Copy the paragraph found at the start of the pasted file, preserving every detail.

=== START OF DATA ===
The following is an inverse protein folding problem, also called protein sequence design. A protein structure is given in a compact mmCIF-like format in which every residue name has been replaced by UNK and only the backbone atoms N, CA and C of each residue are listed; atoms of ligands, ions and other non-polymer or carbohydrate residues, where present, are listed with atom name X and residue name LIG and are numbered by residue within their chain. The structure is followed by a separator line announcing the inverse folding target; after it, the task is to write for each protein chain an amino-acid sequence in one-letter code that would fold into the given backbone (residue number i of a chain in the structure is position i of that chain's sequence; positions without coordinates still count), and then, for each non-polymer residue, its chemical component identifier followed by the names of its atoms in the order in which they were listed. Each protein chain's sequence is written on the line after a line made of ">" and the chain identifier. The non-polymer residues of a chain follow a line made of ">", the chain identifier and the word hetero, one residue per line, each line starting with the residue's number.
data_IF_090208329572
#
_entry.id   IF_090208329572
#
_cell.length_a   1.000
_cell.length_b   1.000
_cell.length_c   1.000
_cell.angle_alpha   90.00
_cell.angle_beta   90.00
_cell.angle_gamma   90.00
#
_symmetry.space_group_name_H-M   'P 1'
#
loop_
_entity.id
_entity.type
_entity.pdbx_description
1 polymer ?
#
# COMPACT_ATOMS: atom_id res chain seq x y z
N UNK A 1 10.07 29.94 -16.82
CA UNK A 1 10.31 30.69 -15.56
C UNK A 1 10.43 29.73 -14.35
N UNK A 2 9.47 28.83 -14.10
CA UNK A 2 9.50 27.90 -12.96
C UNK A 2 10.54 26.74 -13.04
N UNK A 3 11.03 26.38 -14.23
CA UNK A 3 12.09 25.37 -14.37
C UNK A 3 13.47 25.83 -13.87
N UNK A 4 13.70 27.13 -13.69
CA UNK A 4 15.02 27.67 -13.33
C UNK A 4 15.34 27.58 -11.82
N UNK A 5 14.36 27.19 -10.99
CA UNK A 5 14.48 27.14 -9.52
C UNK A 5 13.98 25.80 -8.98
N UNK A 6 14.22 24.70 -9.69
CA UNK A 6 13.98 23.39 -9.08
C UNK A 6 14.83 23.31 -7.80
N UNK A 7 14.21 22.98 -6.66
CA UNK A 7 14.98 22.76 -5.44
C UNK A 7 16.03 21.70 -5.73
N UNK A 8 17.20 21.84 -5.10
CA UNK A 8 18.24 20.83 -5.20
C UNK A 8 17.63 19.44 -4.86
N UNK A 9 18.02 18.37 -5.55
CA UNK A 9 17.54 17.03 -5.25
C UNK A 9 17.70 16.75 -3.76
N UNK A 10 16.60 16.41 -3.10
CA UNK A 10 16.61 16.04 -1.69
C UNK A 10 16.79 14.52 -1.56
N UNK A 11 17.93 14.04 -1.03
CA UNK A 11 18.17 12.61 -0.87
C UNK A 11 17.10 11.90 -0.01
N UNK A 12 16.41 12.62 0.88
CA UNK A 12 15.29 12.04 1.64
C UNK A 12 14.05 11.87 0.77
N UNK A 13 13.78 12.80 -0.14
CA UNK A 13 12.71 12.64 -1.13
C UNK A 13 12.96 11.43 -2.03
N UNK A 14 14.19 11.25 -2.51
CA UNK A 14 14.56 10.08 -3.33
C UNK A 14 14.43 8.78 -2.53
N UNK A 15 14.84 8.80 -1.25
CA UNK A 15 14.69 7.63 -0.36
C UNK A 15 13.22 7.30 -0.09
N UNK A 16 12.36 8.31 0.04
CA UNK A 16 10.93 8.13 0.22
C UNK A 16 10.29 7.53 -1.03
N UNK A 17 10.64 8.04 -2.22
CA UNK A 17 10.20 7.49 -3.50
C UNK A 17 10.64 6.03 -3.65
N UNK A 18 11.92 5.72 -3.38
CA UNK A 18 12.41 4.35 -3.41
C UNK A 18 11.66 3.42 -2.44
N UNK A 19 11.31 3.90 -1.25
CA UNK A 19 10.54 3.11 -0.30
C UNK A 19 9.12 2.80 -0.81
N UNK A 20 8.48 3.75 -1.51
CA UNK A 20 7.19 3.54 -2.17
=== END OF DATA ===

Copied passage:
The following is an inverse protein folding problem, also called protein sequence design. A protein structure is given in a compact mmCIF-like format in which every residue name has been replaced by UNK and only the backbone atoms N, CA and C of each residue are listed; atoms of ligands, ions and other non-polymer or carbohydrate residues, where present, are listed with atom name X and residue name LIG and are numbered by residue within their chain. The structure is followed by a separator line announcing the inverse folding target; after it, the task is to write for each protein chain an amino-acid sequence in one-letter code that would fold into the given backbone (residue number i of a chain in the structure is position i of that chain's sequence; positions without coordinates still count), and then, for each non-polymer residue, its chemical component identifier followed by the names of its atoms in the order in which they were listed. Each protein chain's sequence is written on the line after a line made of ">" and the chain identifier. The non-polymer residues of a chain follow a line made of ">", the chain identifier and the word hetero, one residue per line, each line starting with the residue's number.